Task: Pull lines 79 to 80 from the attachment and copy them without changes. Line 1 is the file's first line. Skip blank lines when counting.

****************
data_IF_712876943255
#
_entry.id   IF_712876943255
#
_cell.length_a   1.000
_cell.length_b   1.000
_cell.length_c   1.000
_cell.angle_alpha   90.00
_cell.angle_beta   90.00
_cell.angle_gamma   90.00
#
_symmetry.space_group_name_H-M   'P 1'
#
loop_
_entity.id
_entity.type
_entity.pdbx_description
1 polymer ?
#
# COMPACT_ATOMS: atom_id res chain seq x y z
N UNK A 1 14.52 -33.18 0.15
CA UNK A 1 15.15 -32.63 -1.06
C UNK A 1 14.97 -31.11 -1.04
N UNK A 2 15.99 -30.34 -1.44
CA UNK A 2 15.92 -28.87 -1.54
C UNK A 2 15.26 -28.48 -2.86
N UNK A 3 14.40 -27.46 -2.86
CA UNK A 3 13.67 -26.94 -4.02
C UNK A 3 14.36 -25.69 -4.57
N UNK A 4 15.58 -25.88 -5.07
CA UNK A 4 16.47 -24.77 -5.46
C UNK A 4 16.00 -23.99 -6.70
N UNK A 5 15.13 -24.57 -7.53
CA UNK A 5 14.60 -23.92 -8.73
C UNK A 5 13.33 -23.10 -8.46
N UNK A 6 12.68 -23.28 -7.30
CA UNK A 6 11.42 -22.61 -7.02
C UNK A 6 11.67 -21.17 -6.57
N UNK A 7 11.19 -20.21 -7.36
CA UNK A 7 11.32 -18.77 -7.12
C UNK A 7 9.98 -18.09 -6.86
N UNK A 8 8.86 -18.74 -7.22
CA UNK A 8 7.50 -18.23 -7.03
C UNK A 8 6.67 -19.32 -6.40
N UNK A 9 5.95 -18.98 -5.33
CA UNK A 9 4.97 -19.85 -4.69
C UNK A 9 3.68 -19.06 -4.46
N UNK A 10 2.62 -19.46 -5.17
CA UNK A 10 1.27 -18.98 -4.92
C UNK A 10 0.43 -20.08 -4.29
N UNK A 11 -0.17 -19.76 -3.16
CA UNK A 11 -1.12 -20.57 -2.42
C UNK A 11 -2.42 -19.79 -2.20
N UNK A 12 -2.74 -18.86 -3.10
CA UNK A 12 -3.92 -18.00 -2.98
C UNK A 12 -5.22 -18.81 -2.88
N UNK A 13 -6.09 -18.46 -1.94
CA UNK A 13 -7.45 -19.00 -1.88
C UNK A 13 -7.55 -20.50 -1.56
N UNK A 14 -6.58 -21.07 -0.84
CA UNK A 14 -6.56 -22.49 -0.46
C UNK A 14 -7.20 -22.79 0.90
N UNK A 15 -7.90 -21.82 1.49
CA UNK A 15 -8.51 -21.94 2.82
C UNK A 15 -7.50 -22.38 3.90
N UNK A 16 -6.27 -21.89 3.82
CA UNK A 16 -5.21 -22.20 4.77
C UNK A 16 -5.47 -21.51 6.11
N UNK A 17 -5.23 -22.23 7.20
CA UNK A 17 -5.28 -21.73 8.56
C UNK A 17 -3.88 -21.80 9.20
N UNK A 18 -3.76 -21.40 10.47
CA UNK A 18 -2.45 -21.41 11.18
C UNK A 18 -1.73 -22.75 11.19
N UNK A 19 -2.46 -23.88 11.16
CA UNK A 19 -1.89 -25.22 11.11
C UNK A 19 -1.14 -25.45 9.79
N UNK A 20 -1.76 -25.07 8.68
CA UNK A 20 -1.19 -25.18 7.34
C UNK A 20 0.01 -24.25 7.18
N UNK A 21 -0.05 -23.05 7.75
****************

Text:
CA UNK A 20 -1.19 -25.18 7.34
C UNK A 20 0.01 -24.25 7.18